Irish Poet, Short Story Writer, Novelist, and Playwright who wrote in both Irish and English
"At the innermost core of all loneliness is a deep and powerful yearning for union with one's lost self."
"Modern man's loss of a sense of being sinful doesn't spring from a feeling that he is inherently good. Rather, it springs from his feeling of being inherently ineffectual."
"The friendships that last are those wherein each friend respects the other's dignity. Every man ought to be friend with a nun and a whore and while talking with them forget which is which."
"The prospect of success in achieving our most cherished dream is not without its terrors. Who is more deprived and alone than the man who has achieved his dream?"
"When you are deeply absorbed in what you are doing, time gives itself to you like a warm and willing lover."
"People who ask our advice almost never take it. Yet we should never refuse to give it, upon request, for it often helps us to see our own way more clearly."
"As regards drink, I can only say that in Dublin during the Depression when I was growing up, drunkenness was not regarded as a social disgrace. To get enough to eat was regarded as an achievement. To get drunk was a victory."
"Critics are like eunuchs in a harem. They've seen it done every day of the week, but they can't do it themselves."
"Critics are like eunuchs in a harem; they know how it's done, they've seen it done every day, but they're unable to do it themselves."
"He might have even forgotten what he'd told me; liars need good memories, but don't often have them, as I know, and everyone else knows from personal experience."
"I have a total irreverence for anything connected with society except that which makes the roads safer, the beer stronger, the food cheaper and the old men and old women warmer in the winter and happier in the summer."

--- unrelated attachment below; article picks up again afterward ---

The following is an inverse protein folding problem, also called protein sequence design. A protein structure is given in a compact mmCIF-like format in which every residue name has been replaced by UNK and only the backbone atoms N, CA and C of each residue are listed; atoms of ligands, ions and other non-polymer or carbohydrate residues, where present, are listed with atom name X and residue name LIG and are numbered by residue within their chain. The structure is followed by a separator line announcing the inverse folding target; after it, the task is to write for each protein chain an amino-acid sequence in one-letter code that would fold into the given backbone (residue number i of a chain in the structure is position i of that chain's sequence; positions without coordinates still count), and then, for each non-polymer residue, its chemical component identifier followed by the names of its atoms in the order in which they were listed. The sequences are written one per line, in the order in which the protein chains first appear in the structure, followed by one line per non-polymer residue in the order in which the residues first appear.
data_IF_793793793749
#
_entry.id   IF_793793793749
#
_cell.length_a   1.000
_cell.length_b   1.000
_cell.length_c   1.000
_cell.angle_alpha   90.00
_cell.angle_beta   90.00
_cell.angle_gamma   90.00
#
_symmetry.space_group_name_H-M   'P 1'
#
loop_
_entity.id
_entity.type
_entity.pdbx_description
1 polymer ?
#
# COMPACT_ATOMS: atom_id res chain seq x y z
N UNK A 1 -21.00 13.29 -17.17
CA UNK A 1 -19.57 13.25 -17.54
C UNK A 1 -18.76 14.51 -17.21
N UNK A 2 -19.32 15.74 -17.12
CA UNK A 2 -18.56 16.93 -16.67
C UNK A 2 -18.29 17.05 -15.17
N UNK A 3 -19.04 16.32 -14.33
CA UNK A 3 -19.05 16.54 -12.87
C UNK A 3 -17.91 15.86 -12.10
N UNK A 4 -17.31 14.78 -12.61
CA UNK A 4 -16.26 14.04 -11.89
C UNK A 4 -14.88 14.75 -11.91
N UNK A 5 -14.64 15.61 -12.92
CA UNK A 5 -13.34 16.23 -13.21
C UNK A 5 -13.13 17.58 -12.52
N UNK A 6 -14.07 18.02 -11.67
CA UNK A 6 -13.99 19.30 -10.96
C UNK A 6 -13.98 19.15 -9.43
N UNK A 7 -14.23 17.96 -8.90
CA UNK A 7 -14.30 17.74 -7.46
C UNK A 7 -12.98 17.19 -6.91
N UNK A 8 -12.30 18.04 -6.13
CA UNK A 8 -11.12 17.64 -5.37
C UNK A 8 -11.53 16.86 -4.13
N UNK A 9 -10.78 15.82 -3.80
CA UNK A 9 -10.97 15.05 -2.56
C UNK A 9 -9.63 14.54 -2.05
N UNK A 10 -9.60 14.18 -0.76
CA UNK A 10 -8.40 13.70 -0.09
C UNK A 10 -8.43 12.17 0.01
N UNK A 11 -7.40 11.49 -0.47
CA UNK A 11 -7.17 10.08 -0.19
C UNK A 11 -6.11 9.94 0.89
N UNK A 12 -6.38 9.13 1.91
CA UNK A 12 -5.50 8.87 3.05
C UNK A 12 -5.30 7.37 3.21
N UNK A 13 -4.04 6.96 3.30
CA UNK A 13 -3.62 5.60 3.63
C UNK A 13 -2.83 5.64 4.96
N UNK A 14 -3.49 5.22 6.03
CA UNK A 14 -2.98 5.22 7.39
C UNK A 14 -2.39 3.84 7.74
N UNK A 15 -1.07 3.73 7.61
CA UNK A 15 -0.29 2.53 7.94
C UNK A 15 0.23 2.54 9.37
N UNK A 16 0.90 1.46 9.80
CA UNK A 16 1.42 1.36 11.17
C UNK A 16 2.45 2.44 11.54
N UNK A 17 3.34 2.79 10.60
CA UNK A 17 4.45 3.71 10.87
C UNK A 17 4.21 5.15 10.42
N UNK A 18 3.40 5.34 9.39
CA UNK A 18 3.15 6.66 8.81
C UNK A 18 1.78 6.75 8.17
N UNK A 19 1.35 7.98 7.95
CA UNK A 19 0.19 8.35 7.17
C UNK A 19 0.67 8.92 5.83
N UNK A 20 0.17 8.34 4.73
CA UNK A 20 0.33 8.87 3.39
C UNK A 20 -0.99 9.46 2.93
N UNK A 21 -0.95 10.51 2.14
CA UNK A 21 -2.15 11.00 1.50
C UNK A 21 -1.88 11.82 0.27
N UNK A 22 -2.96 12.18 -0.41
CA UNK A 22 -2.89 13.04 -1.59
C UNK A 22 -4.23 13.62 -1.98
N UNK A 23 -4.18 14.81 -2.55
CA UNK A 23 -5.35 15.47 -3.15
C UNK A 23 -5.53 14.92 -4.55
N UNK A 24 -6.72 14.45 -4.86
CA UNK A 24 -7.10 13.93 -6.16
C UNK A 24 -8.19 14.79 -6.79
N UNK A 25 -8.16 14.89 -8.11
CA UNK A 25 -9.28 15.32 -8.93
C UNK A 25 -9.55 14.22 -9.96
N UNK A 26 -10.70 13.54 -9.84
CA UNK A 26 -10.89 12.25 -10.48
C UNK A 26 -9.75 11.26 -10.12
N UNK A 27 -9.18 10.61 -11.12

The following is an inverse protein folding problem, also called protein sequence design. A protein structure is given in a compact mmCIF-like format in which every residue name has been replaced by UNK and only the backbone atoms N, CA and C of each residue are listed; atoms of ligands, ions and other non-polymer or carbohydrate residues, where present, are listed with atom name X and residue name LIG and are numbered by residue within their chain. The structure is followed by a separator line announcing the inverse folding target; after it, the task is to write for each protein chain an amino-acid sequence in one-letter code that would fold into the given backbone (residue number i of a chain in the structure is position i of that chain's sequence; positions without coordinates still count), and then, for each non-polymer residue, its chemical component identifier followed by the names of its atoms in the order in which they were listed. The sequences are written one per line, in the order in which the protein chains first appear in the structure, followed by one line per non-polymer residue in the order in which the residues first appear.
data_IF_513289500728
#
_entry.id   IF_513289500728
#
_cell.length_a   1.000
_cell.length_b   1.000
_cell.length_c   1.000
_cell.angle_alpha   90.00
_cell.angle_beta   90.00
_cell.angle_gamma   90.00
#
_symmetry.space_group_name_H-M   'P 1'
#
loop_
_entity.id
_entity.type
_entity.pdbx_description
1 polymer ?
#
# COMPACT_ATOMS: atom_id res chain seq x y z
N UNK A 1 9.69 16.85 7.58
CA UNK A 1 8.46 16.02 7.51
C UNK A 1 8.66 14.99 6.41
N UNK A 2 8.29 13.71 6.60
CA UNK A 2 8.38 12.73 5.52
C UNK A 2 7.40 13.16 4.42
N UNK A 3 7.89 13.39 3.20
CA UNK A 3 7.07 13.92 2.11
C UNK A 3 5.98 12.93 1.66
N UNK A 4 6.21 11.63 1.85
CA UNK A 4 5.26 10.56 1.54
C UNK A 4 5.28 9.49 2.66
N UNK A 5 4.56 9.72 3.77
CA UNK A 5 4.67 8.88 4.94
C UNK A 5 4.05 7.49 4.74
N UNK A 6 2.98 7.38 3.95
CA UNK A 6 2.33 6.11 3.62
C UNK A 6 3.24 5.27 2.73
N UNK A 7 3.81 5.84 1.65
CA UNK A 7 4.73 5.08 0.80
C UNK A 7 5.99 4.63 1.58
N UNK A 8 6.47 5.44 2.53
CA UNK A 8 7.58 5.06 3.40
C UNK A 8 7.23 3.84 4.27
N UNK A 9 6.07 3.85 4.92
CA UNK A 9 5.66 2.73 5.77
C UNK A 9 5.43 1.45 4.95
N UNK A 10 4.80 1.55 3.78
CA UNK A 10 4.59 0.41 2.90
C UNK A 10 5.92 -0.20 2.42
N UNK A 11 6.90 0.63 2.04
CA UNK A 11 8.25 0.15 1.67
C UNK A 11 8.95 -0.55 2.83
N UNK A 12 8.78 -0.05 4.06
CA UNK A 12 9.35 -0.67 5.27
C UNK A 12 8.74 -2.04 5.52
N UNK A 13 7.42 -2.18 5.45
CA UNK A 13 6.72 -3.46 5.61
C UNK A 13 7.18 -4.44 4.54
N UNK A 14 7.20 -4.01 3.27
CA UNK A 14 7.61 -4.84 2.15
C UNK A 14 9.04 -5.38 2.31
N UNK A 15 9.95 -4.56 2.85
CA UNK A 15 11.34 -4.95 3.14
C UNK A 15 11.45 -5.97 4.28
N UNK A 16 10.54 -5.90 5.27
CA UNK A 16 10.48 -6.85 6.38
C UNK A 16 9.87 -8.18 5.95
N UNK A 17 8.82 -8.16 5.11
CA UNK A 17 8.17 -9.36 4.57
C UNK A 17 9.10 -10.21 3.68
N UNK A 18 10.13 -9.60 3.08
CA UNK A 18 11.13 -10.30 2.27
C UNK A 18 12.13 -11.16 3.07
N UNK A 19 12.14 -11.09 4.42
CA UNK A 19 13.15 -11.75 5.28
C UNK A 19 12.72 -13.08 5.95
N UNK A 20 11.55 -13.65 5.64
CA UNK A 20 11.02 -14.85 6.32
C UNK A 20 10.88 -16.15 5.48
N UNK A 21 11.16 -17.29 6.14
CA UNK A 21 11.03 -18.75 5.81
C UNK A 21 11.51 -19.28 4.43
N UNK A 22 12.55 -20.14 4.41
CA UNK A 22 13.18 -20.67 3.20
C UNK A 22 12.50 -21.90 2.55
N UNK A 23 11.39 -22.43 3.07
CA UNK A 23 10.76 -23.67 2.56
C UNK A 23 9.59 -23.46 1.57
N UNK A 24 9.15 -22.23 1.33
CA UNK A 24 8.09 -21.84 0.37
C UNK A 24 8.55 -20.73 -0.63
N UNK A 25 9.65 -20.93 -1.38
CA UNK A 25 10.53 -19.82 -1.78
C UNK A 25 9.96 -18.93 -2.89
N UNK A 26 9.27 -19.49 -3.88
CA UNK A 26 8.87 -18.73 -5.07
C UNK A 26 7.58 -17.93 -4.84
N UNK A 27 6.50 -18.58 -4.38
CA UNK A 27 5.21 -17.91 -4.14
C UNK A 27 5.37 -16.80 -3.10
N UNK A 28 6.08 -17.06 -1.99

"I respect kindness in human beings first of all, and kindness to animals. I don't respect the law; I have a total irreverence for anything connected with society except that which makes the roads safer, the beer stronger, the food cheaper, and the old men and old women warmer in the winter and happier in the summer."
"I was court-martialed in my absence, and sentenced to death in my absence, so I said they could shoot me in my absence."
"In my childhood I could remember the whole week a damn sight better than I can now for all my family were in the Rising. And they told the stories to such good effect that I was in there with them? Now I have learned enough arithmetic to know that I could not possibly have taken part in an event which happened seven years before I was born, and it saddens me."
"It?s is not that the Irish are cynical. It?s rather that they have a wonderful lack of respect for everything and everybody."
"It's great to be on your own for a bit, in the sun, and in the country. That's one thing you never were in Walton. Nor any other prison, I suppose. For all their solitary confinement you were watched and your every moment ? even at times when you'd give a dog a bit of privacy. What they call in Irish ? "Uaigneas gan ciuneas" ? loneliness with out peace."
"?It's not that the Irish are cynical. It's rather that they have a wonderful lack of respect for everything and everybody."
"It's pretty damn hard to bring your uniqueness into actual being if you're always doing the same things as a lot of other people."
"Lying in bed, I could hear the trams far away in the distance. Turning the corners heavily, and gathering speed for the hills. I used to hear them back in Dublin on the Northside when I was small, lying in bed, avoiding the eye of the Sacred Heart in the picture on the far wall."
"My sins had fallen from me, because I had almost forgotten that there were such things and, when I got over it, my expulsion from religion, it was like being pushed outside a prison and told not to come back."